Minority Shareholder/Fiduciary Duty.
. . . of your company, that is.
OK, here the facts, minus the legal jargon.
You’re a businessman with a successful company. You meet someone that wants to go into business with you in a related area. You start a new company, making sure that you hold a majority interest (52.5%). Your new “partner” gets 37.5%, and the rest of the stock goes to a couple of employees. Although your partner is a minority shareholder he’s running the business, so you make him president of the company.
Almost ten years go by, and although the company is making money you’re unhappy with your partner. He’s bad at finances, and tensions arise over bookkeeping and other business issues.
Eventually you reach your boiling point, and one morning you fire your minority partner.
Simple enough you think. After all, you own a majority of the company, what’s stopping you from doing this?
In O’Connor v. U. S. Art Co., a recent case decided by Judge Allen Van Gestel in the Suffolk County Business Law Session, the minority shareholder was awarded $218,000 in damages based on these facts. The judgment was against the other three shareholders, personally.
Here’s the rub: in Massachusetts, shareholders in “close” corporations (nonpublic companies with a small number of shareholders) owe each other a fiduciary duty. You can’t fire a minority shareholder unless you have a “legitimate business purpose,” and there is no “less harmful alternative.” Harmful to the minority shareholder, that is.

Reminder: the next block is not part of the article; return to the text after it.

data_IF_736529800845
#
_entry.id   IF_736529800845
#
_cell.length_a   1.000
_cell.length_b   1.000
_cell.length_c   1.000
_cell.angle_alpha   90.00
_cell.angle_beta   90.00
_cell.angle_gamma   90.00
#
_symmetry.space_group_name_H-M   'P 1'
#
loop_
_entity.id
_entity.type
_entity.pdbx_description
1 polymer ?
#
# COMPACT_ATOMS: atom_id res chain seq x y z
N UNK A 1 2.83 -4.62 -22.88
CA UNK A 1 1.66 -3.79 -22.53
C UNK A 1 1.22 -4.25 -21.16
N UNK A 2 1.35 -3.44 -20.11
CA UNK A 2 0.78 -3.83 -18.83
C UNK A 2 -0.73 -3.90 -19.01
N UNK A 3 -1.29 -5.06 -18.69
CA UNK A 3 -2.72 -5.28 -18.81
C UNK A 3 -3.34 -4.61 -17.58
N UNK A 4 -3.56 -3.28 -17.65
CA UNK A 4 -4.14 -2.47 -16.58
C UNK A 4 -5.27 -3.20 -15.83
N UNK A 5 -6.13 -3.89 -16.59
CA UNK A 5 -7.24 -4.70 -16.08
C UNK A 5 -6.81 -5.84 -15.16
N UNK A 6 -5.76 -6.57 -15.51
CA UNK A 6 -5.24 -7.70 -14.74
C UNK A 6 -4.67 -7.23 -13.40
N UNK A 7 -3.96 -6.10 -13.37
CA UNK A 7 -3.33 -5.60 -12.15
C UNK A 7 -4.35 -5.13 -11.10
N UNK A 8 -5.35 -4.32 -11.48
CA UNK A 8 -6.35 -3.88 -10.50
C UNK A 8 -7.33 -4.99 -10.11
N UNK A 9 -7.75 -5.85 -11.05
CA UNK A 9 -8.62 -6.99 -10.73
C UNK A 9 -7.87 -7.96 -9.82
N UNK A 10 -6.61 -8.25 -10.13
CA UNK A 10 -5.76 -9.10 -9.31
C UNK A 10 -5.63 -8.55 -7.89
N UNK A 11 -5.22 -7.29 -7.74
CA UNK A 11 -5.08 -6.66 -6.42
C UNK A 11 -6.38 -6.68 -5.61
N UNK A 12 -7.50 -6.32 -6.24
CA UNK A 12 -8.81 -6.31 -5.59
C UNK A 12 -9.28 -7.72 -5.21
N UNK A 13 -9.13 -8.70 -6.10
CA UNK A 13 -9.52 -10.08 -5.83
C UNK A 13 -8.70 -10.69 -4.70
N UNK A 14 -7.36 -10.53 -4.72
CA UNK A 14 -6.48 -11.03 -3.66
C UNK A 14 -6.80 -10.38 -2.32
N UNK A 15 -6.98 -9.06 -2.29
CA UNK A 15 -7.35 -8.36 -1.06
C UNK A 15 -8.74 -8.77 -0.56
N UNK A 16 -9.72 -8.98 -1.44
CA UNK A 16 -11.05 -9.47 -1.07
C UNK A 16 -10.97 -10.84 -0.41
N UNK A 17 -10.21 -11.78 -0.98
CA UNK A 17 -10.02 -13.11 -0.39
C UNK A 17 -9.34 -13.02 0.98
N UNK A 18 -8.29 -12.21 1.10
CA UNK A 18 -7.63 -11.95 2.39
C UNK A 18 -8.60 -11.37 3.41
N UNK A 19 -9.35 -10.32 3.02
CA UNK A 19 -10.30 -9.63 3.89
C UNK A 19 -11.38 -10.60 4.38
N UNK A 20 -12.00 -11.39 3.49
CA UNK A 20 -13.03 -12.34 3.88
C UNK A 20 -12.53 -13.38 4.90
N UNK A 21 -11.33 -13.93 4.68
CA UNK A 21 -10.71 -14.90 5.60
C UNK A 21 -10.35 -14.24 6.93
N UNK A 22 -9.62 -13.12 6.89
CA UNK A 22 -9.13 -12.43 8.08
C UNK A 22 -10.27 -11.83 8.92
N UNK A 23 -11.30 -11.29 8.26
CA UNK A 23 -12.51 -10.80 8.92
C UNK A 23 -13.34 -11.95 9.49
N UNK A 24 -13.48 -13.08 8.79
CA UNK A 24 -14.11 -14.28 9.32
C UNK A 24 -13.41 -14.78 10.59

In the U.S. Art case Judge Van Gestel found that the majority shareholders could have hired a bookkeeper, among other possible solutions. In other words, even assuming there was a problem, they could have solved the problem without firing the guy.
What’s interesting about this case? Nowhere in the 11 page decision did Judge Van Gestel indicate that the minority shareholder had invested any money when U.S. Art was formed. Usually, the rationale behind cases like this is that the minority shareholder invested in the company, expecting to earn a living from the company, only to find him or herself fired, and out both the investment and the job. That appears not to have been the case here.
What could the majority shareholder have done to avoid this outcome? Easy: enter into an agreement when the business was formed, permitting termination, either at will or for cause. If that wasn’t feasible, take proper steps before terminating the minority shareholder. In the U.S. Art case the Judge described the majority’s actions as “ham- handed.” It doesn’t take a Supreme Court Justice to see that the Judge thought the majority shareholders behaved offensively, and that this contributed to the result.
If you’re interested in further details on this case you can read the full decision here.